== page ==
At the beginning of the twentieth century, social scientists predicted that belief in God would decrease by the end of the century because of the secularization of society, but nothing could be further from the truth. Recent polls show that 96% of At the beginning of the twentieth century, social scientists predicted that belief in God would decrease by the end of the century because of the secularization of society, but nothing could be further from the truth. Recent polls show that 96% of Americans believe in God. Despite Nietzche's claim that God is dead, He has never been more alive for millions of believers who stand steadfast in their convictions. Why is this? Why are people turning to religion in greater numbers than ever before? Why do people believe in God at all?
In How We Believe, Michael Shermer presents the results of an exhaustive empirical study in which he asked 10,000 Americans how and why they believe and about details of their faith. How We Believe offers fresh and startling insights into age-old questions and examines:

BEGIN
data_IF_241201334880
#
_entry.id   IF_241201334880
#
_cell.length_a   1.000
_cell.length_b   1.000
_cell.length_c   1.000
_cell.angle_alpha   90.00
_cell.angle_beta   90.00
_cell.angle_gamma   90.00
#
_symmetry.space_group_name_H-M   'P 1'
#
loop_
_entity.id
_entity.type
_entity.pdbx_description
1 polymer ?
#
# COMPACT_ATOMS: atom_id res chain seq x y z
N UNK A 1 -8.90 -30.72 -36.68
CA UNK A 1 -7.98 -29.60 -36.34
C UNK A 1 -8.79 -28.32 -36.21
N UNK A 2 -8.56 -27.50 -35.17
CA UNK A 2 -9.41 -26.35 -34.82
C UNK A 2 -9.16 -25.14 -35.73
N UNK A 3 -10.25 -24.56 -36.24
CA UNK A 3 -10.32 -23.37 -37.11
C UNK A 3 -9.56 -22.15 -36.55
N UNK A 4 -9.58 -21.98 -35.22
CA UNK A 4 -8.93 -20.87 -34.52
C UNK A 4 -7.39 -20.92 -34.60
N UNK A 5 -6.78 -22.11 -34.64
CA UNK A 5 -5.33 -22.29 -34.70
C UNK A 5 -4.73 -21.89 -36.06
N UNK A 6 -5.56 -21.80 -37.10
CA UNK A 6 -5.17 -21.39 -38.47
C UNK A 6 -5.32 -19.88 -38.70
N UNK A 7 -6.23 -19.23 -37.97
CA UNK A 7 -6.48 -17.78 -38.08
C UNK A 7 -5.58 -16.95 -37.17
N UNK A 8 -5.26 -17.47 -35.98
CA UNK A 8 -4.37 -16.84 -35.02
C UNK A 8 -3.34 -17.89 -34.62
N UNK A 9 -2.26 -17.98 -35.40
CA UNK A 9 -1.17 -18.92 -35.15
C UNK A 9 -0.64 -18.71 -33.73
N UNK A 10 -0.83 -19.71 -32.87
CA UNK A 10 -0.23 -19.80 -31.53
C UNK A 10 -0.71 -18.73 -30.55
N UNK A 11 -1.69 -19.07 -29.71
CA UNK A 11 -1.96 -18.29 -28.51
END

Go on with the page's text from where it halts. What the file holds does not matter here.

• What it means to believe in God • "Proofs" of God and what they tell us about religious faith • The relationship between science and religion • How humans, as the storytelling animal, came to become Homo religious • How to find the sacred in the age of science
This edition includes a new introduction by the author that brings readers up to date on recent studies on prayer and healing, on the changing religious attitudes and beliefs of Americans, and on the controversial debate about the relationship of science and religion that continues to grab headlines. Shermer also addresses his critics, both believers and atheists, on why belief or disbelief in God is not a question of evidence but of faith. Yet having been a believer and studied the history of science, Shermer is open-minded and inclusive throughout the book. He is most interested in knowing how and why, not in showing right or wrong.
Thought provoking, comprehensive, and well researched, How We Believe is certain to spark lively debate among believers and nonbelievers alike. ...Continua Nascondi